publication date: Aug 6, 2011
author/source: Jane Garthson
This is the first of
two articles on this subject. Watch for the second, to be posted on this site soon.
Every nonprofit leader in Canada should have been paying
attention as the Toronto Community
(TCHC) story unfolded from February to June of this
year. Municipal councillors and other elected representatives likely have!
formed in 2002 from the amalgamation of two former housing authorities in
Toronto, and immediately became one of the largest organizations of its kind.
It is a landlord to 160,000 Toronto residents, who are highly diverse and often
have complex social services and health needs. It is run by a mix of
politicians, citizens appointed by the City, and representatives elected by the
throughout most of its history was praised for his initiatives such as starting
the revitalization of Regent Park. He moved in early 2009 to head up another
important municipal agency; he lost that job after audit reports on TCHC were
released. A new TCHC CEO started in 2010, initially on an interim basis.
gave its auditor the authority to audit the TCHC in 2007, and in early 2011 the
auditor released the two audit reports (with the intention of more) covering
the years from 2002 to 2010. The reports kicked off a media storm just when a
new mayor was looking to "stop the gravy train."
demanded the resignation of the entire board, including new appointees who had
not been at the TCHC during the audit period. He also asked Council to appoint
the former politician who had headed his campaign to be the sole head of the
agency until a new board was in place. And he tried to fire the CEO. The
municipal council eventually granted his requests. All directors were gone by
March, and the newly appointed agency head fired the CEO.
A new board
started in June, and has kept a very low initial profile. A relatively new CFO
is now acting as interim CEO.
Lesson 1: Procurement is a major risk area; policy not enough
audit dealt entirely with procurement, and its gist is that good policies and
procedures were routinely ignored, breached or not learned. The list of failings outlined in the detailed report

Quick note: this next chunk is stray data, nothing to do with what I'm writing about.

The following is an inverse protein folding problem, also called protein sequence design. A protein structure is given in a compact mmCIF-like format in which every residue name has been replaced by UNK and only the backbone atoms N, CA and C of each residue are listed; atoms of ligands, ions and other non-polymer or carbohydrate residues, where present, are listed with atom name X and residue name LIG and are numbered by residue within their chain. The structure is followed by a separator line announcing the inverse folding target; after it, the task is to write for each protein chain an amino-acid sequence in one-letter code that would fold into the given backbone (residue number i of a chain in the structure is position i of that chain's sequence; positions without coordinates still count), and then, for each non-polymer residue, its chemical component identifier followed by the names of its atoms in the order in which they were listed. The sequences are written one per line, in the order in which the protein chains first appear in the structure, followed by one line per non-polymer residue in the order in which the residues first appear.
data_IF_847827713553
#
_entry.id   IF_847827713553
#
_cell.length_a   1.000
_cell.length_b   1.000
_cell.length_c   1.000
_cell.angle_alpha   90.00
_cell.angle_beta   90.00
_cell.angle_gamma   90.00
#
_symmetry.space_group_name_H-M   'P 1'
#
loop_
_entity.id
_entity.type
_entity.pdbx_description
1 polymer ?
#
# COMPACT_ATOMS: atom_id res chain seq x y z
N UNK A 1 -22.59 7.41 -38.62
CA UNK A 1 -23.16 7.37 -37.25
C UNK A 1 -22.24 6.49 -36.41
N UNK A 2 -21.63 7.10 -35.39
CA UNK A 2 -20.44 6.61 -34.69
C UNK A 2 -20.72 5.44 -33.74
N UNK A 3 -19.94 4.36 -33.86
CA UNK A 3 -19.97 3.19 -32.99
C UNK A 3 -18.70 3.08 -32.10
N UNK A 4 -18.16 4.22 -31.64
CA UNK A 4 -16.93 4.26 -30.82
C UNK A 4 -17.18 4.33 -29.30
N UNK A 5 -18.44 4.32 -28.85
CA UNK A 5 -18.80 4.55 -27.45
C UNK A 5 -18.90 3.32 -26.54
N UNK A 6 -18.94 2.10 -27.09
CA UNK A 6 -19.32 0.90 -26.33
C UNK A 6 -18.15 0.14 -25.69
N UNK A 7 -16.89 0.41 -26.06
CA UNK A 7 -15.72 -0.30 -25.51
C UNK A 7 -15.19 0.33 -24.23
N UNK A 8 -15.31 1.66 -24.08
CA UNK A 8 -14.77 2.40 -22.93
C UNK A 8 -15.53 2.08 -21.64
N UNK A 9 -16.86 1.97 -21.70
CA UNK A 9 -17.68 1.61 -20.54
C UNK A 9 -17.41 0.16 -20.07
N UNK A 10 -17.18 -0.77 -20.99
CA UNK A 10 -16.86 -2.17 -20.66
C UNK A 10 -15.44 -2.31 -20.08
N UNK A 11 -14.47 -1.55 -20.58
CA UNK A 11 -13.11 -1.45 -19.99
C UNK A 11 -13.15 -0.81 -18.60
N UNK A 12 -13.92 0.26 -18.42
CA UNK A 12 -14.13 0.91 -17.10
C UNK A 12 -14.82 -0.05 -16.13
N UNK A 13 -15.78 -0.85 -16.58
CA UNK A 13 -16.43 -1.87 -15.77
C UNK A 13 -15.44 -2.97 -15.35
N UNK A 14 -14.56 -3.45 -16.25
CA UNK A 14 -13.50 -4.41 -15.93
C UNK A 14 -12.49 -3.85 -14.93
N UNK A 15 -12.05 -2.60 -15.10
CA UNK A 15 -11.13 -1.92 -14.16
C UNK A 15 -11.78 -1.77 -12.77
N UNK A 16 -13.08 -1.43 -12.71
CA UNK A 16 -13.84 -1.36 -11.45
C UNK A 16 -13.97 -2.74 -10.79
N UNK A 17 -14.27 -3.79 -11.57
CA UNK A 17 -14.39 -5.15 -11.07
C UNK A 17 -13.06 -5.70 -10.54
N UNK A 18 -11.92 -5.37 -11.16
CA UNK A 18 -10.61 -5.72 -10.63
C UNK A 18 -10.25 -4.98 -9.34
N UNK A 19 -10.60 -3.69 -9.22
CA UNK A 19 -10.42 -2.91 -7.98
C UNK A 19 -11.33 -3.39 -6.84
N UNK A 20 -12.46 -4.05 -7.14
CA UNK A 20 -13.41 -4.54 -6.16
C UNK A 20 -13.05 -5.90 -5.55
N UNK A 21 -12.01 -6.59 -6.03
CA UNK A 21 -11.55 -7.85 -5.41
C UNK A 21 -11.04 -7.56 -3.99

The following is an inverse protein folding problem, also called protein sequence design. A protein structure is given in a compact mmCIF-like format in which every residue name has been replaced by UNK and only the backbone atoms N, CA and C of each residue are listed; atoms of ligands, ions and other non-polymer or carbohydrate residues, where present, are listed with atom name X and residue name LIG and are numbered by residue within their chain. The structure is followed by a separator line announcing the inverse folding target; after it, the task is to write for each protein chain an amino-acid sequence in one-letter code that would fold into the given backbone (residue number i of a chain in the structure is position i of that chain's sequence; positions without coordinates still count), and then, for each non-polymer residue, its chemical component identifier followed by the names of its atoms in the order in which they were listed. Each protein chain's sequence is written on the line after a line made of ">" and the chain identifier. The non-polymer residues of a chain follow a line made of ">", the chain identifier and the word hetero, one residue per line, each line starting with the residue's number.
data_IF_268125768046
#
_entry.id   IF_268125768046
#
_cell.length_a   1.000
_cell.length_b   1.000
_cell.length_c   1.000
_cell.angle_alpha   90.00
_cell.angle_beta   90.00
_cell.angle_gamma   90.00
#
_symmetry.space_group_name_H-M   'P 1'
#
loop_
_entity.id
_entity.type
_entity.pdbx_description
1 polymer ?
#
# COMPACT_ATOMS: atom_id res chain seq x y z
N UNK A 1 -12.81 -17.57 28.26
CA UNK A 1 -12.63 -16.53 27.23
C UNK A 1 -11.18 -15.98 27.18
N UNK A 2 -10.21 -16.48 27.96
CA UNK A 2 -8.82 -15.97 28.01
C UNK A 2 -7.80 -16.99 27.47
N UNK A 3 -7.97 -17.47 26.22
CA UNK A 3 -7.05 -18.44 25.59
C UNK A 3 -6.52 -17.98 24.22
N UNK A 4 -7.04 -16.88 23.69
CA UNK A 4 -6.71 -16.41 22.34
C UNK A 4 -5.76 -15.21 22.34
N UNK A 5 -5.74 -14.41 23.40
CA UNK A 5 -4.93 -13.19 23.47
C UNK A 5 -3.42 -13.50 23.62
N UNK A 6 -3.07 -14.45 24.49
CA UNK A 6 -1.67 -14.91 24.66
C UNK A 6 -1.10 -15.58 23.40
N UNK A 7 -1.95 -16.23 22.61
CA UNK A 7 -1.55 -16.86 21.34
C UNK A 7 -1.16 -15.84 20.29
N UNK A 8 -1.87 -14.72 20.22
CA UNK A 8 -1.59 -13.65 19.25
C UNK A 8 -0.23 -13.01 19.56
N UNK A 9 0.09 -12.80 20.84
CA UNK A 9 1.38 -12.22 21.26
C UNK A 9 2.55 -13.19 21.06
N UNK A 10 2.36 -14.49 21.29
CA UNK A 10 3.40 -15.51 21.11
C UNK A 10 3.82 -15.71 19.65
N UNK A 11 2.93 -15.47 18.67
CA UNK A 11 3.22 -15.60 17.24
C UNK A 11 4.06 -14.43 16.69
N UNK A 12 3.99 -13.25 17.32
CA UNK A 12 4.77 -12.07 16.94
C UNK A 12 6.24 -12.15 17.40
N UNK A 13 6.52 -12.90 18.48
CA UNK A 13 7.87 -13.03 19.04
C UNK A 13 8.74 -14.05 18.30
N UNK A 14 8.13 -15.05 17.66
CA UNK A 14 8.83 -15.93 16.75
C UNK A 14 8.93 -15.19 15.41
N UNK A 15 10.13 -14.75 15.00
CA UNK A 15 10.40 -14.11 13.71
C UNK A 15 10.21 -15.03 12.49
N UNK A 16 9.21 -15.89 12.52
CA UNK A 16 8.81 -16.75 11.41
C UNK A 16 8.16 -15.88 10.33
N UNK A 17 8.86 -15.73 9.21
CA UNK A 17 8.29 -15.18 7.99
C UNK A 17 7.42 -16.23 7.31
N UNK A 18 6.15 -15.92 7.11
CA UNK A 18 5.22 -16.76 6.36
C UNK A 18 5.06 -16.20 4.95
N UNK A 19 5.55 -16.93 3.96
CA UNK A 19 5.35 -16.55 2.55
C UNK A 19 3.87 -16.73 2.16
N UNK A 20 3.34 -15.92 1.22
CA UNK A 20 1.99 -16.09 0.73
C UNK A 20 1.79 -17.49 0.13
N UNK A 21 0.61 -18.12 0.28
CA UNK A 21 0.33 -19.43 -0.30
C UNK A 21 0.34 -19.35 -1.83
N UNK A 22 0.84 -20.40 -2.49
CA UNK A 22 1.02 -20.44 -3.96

is long. Many millions of public monies were spent without proper controls; the
City's annual subsidy is $309 million.
is a target for auditors, detractors and media. It is not something that can be
left to procurement staff - particularly not when the person in charge of
strategic procurement sits on the board of the major supplier. This wasn't
quite as bad as it sounds, since that supplier was a subsidiary which generated
revenues for TCHC but it still smells.
apparently contracted with whomever they wanted despite policies and
procedures. TCHC sole-sourced, split contracts to get around authority levels,
hired personal associates, and much more.
did no oversight to see if its policies were followed. Its corporate affairs committee,
set up to oversee risk management systems, does not seem to have done anything
to manage procurement risk. Perhaps it ignored recent outrage about other
government procurement issues, such as the uproar over the Niagara Parks Commission
Lesson 2: The board needs to know; it's their duty
have kept spending hidden from the board, but that couldn't have happened if
the board had asked the right questions and requested the right information.
Boards are responsible for getting the information they need.
should ask to be informed of any circumstance where its policies were not
followed, at least annually. For large variances, it is normal for a board to
be informed up front, or retain the authority to approve such variances in
advance rather than delegating it to senior staff.
lessons will continue in Part 2 in the next issue of Canadian Fundraising &
. In the interim,
think whether your organization could be perceived as fiddling while your
community burns!Jane Garthson is president of
the Garthson Leadership Centre,
dedicated to creating better futures for our communities and our organizations
through values-based leadership. She's a contributing author to You and Your
Nonprofit. For more information, see http://www.garthsonleadership.ca.